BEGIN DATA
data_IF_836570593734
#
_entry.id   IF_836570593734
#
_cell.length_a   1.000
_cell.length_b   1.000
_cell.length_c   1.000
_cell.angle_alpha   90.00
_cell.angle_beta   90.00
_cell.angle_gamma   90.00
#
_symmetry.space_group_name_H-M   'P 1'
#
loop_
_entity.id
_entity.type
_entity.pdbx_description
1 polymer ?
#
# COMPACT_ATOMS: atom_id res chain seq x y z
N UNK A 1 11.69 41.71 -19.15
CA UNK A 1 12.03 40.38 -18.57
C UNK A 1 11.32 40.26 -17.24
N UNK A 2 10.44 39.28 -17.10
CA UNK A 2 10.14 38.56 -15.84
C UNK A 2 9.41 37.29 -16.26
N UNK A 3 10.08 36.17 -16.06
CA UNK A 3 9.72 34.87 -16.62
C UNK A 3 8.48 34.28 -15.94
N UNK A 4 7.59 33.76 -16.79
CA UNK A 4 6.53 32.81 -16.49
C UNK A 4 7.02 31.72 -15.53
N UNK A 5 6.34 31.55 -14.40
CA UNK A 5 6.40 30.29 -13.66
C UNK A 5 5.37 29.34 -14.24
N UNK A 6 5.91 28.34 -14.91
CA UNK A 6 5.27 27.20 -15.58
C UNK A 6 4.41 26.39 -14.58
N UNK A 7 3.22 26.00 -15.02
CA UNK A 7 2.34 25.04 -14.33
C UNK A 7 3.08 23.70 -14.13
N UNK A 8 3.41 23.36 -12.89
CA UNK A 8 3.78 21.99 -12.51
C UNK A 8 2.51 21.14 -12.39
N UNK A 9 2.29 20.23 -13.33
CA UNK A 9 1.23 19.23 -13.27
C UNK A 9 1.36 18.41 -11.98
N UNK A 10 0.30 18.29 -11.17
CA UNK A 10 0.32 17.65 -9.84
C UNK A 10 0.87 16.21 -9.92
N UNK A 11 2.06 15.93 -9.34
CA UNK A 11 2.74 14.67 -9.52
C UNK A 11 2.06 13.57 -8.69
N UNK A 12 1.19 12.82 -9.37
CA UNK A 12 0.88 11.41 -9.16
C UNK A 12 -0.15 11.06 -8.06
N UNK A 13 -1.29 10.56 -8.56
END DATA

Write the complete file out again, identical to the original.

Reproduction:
data_IF_836570593734
#
_entry.id   IF_836570593734
#
_cell.length_a   1.000
_cell.length_b   1.000
_cell.length_c   1.000
_cell.angle_alpha   90.00
_cell.angle_beta   90.00
_cell.angle_gamma   90.00
#
_symmetry.space_group_name_H-M   'P 1'
#
loop_
_entity.id
_entity.type
_entity.pdbx_description
1 polymer ?
#
# COMPACT_ATOMS: atom_id res chain seq x y z
N UNK A 1 11.69 41.71 -19.15
CA UNK A 1 12.03 40.38 -18.57
C UNK A 1 11.32 40.26 -17.24
N UNK A 2 10.44 39.28 -17.10
CA UNK A 2 10.14 38.56 -15.84
C UNK A 2 9.41 37.29 -16.26
N UNK A 3 10.08 36.17 -16.06
CA UNK A 3 9.72 34.87 -16.62
C UNK A 3 8.48 34.28 -15.94
N UNK A 4 7.59 33.76 -16.79
CA UNK A 4 6.53 32.81 -16.49
C UNK A 4 7.02 31.72 -15.53
N UNK A 5 6.34 31.55 -14.40
CA UNK A 5 6.40 30.29 -13.66
C UNK A 5 5.37 29.34 -14.24
N UNK A 6 5.91 28.34 -14.91
CA UNK A 6 5.27 27.20 -15.58
C UNK A 6 4.41 26.39 -14.58
N UNK A 7 3.22 26.00 -15.02
CA UNK A 7 2.34 25.04 -14.33
C UNK A 7 3.08 23.70 -14.13
N UNK A 8 3.41 23.36 -12.89
CA UNK A 8 3.78 21.99 -12.51
C UNK A 8 2.51 21.14 -12.39
N UNK A 9 2.29 20.23 -13.33
CA UNK A 9 1.23 19.23 -13.27
C UNK A 9 1.36 18.41 -11.98
N UNK A 10 0.30 18.29 -11.17
CA UNK A 10 0.32 17.65 -9.84
C UNK A 10 0.87 16.21 -9.92
N UNK A 11 2.06 15.93 -9.34
CA UNK A 11 2.74 14.67 -9.52
C UNK A 11 2.06 13.57 -8.69
N UNK A 12 1.19 12.82 -9.37
CA UNK A 12 0.88 11.41 -9.16
C UNK A 12 -0.15 11.06 -8.06
N UNK A 13 -1.29 10.56 -8.56